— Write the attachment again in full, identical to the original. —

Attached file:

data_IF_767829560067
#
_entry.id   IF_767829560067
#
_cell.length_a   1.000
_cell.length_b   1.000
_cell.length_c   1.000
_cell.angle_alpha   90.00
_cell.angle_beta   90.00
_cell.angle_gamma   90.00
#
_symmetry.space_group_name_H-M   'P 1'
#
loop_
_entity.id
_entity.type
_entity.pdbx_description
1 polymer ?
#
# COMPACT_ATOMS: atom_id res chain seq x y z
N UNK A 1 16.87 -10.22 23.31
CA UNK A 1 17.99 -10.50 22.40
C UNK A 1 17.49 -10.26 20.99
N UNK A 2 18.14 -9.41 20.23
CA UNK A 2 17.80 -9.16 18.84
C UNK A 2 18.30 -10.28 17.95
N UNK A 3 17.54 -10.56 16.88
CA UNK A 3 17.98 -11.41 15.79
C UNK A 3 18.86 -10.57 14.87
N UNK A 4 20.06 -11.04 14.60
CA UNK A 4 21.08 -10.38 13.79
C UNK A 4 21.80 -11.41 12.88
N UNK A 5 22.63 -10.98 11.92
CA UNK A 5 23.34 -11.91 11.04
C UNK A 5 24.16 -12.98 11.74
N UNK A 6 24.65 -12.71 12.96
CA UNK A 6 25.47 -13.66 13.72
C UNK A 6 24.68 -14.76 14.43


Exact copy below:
data_IF_767829560067
#
_entry.id   IF_767829560067
#
_cell.length_a   1.000
_cell.length_b   1.000
_cell.length_c   1.000
_cell.angle_alpha   90.00
_cell.angle_beta   90.00
_cell.angle_gamma   90.00
#
_symmetry.space_group_name_H-M   'P 1'
#
loop_
_entity.id
_entity.type
_entity.pdbx_description
1 polymer ?
#
# COMPACT_ATOMS: atom_id res chain seq x y z
N UNK A 1 16.87 -10.22 23.31
CA UNK A 1 17.99 -10.50 22.40
C UNK A 1 17.49 -10.26 20.99
N UNK A 2 18.14 -9.41 20.23
CA UNK A 2 17.80 -9.16 18.84
C UNK A 2 18.30 -10.28 17.95
N UNK A 3 17.54 -10.56 16.88
CA UNK A 3 17.98 -11.41 15.79
C UNK A 3 18.86 -10.57 14.87
N UNK A 4 20.06 -11.04 14.60
CA UNK A 4 21.08 -10.38 13.79
C UNK A 4 21.80 -11.41 12.88
N UNK A 5 22.63 -10.98 11.92
CA UNK A 5 23.34 -11.91 11.04
C UNK A 5 24.16 -12.98 11.74
N UNK A 6 24.65 -12.71 12.96
CA UNK A 6 25.47 -13.66 13.72
C UNK A 6 24.68 -14.76 14.43